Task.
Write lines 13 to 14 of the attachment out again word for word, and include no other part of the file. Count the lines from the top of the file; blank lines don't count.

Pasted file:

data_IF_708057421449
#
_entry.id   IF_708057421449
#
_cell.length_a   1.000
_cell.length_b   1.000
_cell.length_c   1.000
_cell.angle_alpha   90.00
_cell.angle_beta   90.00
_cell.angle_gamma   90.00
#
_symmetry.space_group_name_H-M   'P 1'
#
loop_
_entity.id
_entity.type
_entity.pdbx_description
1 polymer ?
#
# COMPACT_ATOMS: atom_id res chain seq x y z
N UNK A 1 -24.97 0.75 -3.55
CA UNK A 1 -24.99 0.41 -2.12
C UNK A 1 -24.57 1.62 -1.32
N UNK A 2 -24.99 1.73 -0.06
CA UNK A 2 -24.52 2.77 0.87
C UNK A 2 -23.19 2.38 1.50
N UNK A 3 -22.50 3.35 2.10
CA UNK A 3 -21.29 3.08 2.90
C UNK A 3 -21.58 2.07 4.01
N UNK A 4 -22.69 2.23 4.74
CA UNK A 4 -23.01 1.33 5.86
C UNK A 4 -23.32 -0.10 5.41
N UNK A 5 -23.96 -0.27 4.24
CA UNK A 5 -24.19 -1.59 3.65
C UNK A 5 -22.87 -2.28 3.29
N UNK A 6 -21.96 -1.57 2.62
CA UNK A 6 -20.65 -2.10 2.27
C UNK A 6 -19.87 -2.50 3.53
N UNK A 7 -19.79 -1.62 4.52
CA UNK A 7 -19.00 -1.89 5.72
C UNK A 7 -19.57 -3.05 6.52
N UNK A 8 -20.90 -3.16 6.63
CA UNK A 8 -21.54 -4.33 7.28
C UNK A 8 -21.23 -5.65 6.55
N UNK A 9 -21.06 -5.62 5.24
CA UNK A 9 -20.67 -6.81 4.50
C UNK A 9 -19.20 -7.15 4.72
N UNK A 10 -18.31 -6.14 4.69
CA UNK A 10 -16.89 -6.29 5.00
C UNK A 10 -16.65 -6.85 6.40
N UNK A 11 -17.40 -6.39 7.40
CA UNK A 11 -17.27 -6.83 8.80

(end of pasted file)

#
loop_